In my working environment that I managed for almost 2 years running network that had multiple subnet on it .The subnet are and The question is the subnet was run without logically separated with VLAN or physically separated with LAN, but it run well and how it possible?

Because as I know in order those 2 subnet to work it must on the same subnet mask and in this case it would be using netmask /17 or the network must be separated either with a LAN or VLAN?

The main switch HP ProCurve 2530-48G which is connected with router SonicWall TZ105 and it is connected with only 1 port on the router (X0). The switch was managed by me and the router was managed by our HQ in Japan.

Here is the diagram of our network:

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  • Did any answer help you? if so, you should accept the answer so that the question doesn't keep popping up forever, looking for an answer. Alternatively, you could provide and accept your own answer.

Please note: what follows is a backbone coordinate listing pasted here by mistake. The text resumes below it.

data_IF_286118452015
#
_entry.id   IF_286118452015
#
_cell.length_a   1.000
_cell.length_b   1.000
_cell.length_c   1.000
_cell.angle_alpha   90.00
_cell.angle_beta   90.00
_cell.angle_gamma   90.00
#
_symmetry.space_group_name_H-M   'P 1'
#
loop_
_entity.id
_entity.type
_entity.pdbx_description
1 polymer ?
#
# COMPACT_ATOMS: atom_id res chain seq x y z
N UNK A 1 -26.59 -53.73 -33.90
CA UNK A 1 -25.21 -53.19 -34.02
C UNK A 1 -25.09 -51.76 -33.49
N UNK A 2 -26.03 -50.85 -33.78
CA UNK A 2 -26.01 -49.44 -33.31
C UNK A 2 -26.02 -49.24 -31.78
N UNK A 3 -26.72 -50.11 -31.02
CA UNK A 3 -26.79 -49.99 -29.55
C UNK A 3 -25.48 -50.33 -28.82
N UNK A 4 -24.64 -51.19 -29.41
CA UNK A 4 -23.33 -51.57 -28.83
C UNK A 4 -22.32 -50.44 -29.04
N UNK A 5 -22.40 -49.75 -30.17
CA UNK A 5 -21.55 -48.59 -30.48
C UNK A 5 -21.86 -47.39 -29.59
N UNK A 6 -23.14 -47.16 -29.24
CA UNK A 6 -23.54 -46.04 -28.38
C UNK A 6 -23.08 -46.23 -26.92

– Ron Maupin
    Commented Aug 7, 2017 at 19:12

1 Answer 1


It may be seen, today, as a poor design, but it's a perfectly valid configuration. The nodes in one subnet are mostly unaware of those in the other subnet. (yes, they can see each others broadcast traffic, but it isn't a problem.) This is no different from running other layer-3 protocols within the same broadcast domain.

  • Sorry look like I am not mentioned that the two subnet can connected each other. How it possible, It just make me confused.
    – dchochan
    Commented Apr 1, 2016 at 3:42
  • A router on both subnets. Or by "interface" routes telling the hosts the other network is on the wire.
    – Ricky
    Commented Apr 1, 2016 at 4:33
  • Yes a router on both subnet, the main switch connected with one of router NIC (X0 in this case) and the other switch connected with the main switch. The switch not run a VLAN nor the network separated physically using different switch that connected to different port on the route.
    – dchochan
    Commented Apr 1, 2016 at 4:55

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